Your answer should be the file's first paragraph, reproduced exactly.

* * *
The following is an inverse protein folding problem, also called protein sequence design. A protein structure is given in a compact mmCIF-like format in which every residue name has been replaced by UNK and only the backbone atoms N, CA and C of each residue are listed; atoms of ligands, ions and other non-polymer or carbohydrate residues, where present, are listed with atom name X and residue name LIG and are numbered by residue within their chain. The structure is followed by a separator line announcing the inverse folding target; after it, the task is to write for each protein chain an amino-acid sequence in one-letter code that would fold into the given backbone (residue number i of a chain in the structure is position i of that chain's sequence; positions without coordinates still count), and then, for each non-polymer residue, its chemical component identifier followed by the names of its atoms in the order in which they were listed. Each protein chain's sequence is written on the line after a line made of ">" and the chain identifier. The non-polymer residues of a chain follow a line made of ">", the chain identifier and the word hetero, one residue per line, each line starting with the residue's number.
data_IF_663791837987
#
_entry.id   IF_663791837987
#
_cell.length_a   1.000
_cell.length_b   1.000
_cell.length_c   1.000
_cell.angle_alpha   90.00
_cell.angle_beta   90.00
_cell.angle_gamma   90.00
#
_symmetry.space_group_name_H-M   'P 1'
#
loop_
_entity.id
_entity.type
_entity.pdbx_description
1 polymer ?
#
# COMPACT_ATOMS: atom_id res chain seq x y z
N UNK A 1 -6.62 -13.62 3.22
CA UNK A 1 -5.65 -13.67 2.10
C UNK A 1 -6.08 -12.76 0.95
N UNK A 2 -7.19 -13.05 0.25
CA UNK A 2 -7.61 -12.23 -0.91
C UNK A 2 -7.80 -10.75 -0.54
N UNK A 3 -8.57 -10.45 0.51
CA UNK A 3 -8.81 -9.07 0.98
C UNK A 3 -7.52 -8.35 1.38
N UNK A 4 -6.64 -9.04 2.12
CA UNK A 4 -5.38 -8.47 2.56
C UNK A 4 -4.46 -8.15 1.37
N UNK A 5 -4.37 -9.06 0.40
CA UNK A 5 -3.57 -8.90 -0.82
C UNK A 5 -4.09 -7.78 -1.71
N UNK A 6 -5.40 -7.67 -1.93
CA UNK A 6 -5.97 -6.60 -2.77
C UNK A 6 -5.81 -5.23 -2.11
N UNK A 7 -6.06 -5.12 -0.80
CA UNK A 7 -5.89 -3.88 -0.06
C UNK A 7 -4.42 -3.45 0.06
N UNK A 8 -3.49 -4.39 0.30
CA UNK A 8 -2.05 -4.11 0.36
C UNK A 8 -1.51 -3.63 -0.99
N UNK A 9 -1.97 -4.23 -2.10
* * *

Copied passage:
The following is an inverse protein folding problem, also called protein sequence design. A protein structure is given in a compact mmCIF-like format in which every residue name has been replaced by UNK and only the backbone atoms N, CA and C of each residue are listed; atoms of ligands, ions and other non-polymer or carbohydrate residues, where present, are listed with atom name X and residue name LIG and are numbered by residue within their chain. The structure is followed by a separator line announcing the inverse folding target; after it, the task is to write for each protein chain an amino-acid sequence in one-letter code that would fold into the given backbone (residue number i of a chain in the structure is position i of that chain's sequence; positions without coordinates still count), and then, for each non-polymer residue, its chemical component identifier followed by the names of its atoms in the order in which they were listed. Each protein chain's sequence is written on the line after a line made of ">" and the chain identifier. The non-polymer residues of a chain follow a line made of ">", the chain identifier and the word hetero, one residue per line, each line starting with the residue's number.